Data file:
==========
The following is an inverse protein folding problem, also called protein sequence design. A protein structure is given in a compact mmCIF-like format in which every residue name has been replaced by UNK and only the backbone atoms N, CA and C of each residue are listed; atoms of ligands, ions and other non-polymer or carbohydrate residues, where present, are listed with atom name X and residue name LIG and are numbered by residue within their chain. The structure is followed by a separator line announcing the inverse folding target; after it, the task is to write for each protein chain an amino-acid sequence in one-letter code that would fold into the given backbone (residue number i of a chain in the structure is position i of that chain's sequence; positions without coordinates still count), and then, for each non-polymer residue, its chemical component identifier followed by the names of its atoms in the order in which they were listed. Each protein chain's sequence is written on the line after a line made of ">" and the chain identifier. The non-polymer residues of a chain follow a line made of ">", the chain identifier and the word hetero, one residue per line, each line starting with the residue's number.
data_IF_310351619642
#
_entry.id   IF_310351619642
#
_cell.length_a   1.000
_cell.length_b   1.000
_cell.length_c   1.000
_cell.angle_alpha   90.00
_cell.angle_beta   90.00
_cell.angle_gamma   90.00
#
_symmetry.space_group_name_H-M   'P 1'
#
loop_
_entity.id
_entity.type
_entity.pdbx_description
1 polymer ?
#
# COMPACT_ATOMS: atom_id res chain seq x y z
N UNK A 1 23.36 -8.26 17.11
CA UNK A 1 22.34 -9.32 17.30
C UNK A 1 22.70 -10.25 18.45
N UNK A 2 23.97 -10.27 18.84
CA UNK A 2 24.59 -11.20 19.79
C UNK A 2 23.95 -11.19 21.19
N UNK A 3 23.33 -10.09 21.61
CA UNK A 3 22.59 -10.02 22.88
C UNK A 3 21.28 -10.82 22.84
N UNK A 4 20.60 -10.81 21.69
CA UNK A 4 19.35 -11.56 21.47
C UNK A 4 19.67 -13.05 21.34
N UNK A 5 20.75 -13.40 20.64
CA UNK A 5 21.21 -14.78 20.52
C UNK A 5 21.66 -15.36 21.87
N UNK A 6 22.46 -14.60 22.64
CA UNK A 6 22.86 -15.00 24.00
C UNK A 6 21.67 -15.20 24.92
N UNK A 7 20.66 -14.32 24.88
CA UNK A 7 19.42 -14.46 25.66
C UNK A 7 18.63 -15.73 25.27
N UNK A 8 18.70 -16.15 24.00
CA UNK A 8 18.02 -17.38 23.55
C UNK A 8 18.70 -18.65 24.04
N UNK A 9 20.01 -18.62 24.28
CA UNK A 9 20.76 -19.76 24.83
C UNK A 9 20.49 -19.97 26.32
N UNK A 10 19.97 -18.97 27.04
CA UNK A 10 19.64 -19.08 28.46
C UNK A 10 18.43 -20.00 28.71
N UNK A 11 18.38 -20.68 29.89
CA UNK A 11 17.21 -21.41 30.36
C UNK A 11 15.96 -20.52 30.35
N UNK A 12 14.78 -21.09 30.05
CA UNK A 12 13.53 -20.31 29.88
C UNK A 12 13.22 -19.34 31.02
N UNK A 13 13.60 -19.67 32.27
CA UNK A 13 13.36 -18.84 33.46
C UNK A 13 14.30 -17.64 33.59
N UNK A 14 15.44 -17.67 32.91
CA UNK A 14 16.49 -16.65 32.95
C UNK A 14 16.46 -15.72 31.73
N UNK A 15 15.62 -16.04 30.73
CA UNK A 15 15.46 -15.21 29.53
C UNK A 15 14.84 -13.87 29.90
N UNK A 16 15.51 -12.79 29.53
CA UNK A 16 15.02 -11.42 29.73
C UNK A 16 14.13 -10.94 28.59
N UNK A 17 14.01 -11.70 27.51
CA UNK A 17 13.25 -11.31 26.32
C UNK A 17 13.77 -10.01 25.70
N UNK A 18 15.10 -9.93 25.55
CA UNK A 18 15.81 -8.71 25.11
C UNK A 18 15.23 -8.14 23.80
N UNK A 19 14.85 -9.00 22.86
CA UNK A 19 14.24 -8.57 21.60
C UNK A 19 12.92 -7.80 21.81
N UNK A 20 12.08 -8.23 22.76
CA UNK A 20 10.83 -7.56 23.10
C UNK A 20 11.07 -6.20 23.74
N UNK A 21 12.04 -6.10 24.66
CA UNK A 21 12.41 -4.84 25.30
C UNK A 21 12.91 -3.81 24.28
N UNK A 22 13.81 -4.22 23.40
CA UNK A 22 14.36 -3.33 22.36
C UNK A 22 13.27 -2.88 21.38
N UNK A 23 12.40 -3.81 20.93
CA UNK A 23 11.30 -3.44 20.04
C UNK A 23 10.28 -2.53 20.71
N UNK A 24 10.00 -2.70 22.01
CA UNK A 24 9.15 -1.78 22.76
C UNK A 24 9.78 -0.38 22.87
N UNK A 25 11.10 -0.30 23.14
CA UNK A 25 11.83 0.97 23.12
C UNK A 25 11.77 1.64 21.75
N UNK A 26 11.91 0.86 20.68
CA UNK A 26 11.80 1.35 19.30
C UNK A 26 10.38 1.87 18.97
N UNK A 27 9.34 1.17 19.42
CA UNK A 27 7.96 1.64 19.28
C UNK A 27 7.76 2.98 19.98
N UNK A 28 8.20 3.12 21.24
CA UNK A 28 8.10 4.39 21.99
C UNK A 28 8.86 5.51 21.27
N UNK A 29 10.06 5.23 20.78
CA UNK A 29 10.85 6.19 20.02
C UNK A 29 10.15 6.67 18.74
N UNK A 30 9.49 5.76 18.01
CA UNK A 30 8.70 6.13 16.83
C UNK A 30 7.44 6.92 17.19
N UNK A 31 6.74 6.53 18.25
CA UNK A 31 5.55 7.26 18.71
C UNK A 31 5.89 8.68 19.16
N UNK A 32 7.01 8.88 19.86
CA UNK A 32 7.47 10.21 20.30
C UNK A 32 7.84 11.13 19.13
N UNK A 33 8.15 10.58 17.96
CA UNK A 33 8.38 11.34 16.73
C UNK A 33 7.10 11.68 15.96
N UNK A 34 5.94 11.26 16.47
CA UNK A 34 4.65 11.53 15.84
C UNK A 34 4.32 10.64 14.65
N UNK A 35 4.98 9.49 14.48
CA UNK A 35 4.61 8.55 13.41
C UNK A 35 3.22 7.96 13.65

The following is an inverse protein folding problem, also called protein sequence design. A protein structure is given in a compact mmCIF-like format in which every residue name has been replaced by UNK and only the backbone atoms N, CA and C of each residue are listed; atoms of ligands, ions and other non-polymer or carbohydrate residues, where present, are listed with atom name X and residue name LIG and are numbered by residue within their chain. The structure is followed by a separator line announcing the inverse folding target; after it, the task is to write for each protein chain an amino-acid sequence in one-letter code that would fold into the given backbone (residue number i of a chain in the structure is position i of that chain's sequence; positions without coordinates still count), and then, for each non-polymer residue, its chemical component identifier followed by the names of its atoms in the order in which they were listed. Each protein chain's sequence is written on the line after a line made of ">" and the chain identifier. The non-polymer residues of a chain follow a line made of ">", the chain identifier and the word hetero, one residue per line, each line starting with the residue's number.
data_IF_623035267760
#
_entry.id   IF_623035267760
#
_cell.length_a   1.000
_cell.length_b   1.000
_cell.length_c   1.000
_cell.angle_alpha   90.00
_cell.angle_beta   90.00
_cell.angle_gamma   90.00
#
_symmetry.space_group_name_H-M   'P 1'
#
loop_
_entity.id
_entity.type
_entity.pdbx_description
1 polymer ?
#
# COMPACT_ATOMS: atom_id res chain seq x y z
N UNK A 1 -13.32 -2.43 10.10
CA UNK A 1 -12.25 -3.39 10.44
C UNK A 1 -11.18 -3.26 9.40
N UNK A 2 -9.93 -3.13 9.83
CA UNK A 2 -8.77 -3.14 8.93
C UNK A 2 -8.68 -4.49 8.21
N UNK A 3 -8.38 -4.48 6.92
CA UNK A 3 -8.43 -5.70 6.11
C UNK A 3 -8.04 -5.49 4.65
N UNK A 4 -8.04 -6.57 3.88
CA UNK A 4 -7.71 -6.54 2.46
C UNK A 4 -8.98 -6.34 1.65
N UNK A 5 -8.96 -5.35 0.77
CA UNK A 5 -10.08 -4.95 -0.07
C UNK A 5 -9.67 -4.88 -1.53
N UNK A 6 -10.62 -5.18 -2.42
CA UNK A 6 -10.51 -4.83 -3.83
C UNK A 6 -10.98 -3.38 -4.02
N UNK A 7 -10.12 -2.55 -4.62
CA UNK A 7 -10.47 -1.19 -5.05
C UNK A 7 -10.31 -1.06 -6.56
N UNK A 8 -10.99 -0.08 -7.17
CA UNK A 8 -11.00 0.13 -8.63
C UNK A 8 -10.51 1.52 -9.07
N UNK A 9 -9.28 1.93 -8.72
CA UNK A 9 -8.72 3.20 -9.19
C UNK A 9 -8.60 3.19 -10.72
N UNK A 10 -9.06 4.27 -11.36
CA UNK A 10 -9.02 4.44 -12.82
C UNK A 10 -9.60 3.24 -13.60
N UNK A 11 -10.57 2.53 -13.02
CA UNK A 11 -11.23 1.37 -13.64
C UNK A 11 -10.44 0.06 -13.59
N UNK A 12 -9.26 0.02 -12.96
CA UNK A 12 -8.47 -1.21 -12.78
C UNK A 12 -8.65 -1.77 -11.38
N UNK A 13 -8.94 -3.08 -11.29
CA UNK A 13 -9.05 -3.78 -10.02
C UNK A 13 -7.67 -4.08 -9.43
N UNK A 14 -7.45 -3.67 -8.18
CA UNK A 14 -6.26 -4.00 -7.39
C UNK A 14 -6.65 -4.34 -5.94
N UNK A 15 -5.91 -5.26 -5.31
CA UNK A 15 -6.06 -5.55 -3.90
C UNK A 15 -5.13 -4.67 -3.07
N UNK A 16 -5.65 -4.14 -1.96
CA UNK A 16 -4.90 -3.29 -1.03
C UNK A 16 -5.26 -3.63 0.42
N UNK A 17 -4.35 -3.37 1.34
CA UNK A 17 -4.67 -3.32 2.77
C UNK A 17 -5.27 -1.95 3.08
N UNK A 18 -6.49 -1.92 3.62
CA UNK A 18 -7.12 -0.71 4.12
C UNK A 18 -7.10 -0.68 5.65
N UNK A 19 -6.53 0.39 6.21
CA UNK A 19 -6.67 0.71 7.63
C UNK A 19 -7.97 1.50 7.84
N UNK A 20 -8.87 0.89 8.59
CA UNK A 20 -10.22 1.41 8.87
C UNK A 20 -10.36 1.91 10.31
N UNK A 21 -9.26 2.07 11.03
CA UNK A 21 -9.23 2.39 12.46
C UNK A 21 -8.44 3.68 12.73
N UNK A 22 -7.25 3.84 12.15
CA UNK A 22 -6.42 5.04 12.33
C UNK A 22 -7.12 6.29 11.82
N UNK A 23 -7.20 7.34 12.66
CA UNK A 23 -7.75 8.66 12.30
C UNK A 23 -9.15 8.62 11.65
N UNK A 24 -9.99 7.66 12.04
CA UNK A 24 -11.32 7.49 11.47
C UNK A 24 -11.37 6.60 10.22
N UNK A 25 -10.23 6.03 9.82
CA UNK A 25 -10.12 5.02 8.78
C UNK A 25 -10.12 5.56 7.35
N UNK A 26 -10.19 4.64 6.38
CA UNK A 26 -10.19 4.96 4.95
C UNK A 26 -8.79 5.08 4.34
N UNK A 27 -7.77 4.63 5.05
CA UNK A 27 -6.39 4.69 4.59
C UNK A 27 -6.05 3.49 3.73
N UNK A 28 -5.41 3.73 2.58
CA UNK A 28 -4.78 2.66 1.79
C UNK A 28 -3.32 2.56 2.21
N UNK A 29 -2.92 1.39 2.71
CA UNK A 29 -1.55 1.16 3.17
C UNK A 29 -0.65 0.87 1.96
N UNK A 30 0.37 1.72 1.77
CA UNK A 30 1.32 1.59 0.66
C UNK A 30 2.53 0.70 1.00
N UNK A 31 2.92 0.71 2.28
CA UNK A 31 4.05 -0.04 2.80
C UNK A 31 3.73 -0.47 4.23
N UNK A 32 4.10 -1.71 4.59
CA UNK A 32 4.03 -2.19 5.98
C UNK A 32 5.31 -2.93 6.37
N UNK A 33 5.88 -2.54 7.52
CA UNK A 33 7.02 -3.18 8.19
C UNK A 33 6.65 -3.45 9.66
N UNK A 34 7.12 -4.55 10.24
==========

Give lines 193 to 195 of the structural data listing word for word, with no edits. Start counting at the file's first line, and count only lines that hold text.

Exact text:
N UNK A 16 -5.65 -4.14 -1.96
CA UNK A 16 -4.90 -3.29 -1.03
C UNK A 16 -5.26 -3.63 0.42